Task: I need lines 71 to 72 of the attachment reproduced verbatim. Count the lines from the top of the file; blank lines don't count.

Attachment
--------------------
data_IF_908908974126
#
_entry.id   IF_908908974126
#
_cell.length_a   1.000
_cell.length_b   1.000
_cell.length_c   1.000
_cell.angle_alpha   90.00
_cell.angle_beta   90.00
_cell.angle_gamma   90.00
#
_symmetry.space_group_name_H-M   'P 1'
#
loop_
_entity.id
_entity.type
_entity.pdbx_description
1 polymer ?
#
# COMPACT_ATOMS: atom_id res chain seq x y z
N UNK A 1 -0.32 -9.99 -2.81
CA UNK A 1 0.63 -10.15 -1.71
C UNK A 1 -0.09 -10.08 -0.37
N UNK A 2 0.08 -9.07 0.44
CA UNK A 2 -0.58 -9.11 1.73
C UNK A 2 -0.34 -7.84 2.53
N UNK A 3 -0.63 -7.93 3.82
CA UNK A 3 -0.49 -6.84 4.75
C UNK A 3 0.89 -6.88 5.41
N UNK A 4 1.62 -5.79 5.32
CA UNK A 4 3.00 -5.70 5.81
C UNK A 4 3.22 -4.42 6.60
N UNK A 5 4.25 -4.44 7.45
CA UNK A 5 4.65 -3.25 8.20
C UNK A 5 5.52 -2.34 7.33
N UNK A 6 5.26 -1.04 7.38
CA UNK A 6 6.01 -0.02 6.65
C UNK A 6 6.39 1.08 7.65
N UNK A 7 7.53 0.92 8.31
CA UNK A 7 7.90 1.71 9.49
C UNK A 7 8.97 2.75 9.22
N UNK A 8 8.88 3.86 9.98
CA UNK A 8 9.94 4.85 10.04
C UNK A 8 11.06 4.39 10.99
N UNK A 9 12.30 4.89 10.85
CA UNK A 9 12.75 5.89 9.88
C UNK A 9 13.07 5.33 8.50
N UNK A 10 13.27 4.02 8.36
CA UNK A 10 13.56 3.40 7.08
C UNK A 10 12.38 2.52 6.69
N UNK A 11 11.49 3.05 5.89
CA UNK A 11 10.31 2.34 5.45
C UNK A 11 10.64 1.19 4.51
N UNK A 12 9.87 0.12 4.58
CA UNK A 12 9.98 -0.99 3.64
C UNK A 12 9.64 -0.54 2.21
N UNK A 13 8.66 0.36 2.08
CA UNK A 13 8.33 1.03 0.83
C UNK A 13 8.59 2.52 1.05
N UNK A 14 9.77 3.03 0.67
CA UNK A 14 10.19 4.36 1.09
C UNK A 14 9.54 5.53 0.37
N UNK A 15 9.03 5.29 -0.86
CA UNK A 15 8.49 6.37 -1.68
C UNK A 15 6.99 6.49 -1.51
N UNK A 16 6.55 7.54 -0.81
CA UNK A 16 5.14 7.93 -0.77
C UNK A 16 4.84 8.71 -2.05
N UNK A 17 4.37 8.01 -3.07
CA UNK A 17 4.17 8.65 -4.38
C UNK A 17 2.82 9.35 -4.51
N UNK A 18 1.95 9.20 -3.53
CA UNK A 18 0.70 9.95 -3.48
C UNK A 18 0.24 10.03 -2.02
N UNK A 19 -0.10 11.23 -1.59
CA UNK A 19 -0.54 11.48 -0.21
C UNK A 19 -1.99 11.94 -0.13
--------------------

C UNK A 17 2.82 9.35 -4.51
N UNK A 18 1.95 9.20 -3.53